This was my first order for NES BitBoxes and I’m enjoying them just as much at the SNES BitBoxes.
Below we have Kung Fu, Metroid, Excite Bike, Super Mario Bros. 2, Super Mario Bros. 3, Castlevania, Rygar, Journey to Silius and Punchout.
Next up are Ghost ‘n Goblins, Super C, Final Fantasy, The Legend of Zelda and The Adventure of Link.
Pretty awesome right?! Here’s what they cost me. Each BitBox cost $4 USD plus 50 cents if you want a document strap. A document strap is a sleeve/band of clear plastic with one adhesive side. You open the BitBox and stick the document strap to the inside of the left side of the case, as close to the bottom as you can. (See Super Super Ghouls ‘n Ghosts below) Once installed you can slide a game manual into this clear plastic sleeve and it will be snugly held in place. At the moment I don’t have any document straps for my NES BitBoxes but I am going to get some.
I can’t really argue with Stone Age Gamers prices on these cases. They have created a really good product and if you’re looking for a nice case for your carts I really do highly recommend BitBoxes. Personally, I do like them more than UGC’s (Universal Game Cases). That being said UGC’s are still a great option because they also look good and they cost a lot less. My good friend Nintendo Joe has managed to buy UGC’s for about $1 each CAD when buying in bulk. You can also get a small price break when buying BitBoxes in bulk but they still cost significantly more money.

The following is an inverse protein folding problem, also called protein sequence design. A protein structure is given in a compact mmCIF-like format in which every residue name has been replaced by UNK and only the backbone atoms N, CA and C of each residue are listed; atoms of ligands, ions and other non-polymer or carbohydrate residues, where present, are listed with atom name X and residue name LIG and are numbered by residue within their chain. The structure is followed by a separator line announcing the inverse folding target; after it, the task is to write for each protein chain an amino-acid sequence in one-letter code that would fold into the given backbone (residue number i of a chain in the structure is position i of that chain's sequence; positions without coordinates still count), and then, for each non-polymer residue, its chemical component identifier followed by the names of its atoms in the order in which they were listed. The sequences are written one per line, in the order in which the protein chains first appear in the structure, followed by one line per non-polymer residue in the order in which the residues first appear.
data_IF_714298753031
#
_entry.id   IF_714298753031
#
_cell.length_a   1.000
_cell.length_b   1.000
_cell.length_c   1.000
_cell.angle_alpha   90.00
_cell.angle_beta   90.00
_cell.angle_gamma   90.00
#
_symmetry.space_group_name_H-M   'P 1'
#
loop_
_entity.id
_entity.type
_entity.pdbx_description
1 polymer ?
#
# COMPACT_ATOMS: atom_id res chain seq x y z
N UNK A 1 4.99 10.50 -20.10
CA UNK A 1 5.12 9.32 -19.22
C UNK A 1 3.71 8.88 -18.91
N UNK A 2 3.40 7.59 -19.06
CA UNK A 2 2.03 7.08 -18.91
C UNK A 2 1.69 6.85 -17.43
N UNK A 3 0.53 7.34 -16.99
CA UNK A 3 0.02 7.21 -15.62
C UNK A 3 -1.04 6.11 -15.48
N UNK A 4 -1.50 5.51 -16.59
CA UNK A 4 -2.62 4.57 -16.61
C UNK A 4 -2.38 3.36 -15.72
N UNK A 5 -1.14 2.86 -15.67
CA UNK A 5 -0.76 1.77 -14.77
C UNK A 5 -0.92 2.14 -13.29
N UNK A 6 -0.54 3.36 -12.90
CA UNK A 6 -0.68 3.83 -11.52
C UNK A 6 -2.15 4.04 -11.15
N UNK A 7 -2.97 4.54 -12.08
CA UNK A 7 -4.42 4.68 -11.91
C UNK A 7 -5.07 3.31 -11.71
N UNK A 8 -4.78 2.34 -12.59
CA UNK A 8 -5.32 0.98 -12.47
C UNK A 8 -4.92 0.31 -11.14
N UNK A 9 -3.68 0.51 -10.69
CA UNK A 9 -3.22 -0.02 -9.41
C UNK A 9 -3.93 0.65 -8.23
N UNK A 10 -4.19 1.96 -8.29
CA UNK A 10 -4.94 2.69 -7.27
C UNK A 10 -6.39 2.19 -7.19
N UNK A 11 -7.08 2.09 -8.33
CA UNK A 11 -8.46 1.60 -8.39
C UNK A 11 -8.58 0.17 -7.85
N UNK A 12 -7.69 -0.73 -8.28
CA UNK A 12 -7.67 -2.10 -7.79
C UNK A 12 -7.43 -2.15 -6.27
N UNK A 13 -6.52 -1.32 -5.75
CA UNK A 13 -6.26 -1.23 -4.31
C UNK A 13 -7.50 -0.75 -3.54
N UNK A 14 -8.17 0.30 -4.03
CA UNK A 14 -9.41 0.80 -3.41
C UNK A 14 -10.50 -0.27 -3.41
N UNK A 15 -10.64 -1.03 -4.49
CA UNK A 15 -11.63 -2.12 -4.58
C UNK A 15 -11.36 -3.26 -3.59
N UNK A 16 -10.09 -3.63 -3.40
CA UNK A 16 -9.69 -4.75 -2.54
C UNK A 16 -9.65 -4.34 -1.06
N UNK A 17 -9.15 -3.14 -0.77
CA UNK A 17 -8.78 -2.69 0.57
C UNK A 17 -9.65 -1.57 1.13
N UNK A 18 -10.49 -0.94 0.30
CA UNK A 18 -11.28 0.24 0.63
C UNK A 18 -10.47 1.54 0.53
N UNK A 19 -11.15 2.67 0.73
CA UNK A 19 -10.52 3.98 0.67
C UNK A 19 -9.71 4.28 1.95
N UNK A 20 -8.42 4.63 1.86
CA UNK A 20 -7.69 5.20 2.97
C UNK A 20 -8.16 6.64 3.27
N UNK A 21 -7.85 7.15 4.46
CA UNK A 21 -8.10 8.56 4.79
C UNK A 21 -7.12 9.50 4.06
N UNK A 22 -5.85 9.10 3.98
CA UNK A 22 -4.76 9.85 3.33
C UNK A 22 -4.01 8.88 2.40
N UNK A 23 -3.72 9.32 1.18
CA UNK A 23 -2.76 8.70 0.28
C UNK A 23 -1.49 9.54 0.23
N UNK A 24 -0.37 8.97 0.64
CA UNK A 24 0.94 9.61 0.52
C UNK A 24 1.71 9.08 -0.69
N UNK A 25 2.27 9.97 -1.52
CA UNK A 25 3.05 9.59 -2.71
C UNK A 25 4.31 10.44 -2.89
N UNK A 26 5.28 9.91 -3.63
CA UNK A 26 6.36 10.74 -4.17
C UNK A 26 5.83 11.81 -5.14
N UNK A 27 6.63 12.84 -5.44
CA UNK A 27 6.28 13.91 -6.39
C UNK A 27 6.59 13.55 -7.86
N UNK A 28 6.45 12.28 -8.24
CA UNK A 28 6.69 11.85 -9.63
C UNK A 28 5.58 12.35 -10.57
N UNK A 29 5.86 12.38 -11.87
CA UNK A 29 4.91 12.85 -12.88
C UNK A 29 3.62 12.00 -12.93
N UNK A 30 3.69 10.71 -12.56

My only real problem with BitBoxes is I’m spending Canadian dollars on a product only available in the US and I have to deal with very expensive shipping costs (and I run the risk of duty and broker fees which can add up to another 80-90% more money). By the time my BitBoxes arrived at my door I’ll have spent about $6.50 CAD each. Then I go to my local print shop and get my covers printed for about another $3.25 each (includes printing and cutting). So BitBox cases will cost me about $9.75 each. Which circles back to my plan of trimming down the collection and other creative hobbyist tactics like removing my wife from this blog to help ensure a continued and healthy gaming budget.
If the cost alone didn’t hit hard enough some of my BitBoxes arrived damaged (despite being packaged well) and this was pretty upsetting. I took some pictures of the damage and emailed Stone Age Gamer and they did not question or hesitate. Right away they mailed me replacement cases. This initially bad experience transformed into a huge amount of trust and faith in Stone Age Gamer. Yes, you’re paying a premium compared to a similar product (UGC) but in my experience you will be taken care of.
Below are all of my current SNES carts that I have BitBoxes for. All lined up like good little soldiers supported by the very few boxed SNES games that I have.
Of the boxed SNES games all but Magic Sword were given to me by a good friend who had them kicking around in his basement for many years.
Below you can see the size difference between a Stone Age Gamer BitBox and an original Super Nintendo cardboard case. The BitBoxes are a little bit larger.
Below is my smaller contingent of NES games in their BitBoxes. I’m loving how these boxes dress up the collection and I already have another order placed with Stone Age Gamer.
All of the custom covers for BitBoxes can be found for free for anyone at the following to links:
What do you do with your carts? Are you content with loose carts? Do you only buy complete and in the original box games? What aftermarket Retro Video Gaming stuff are you enjoying?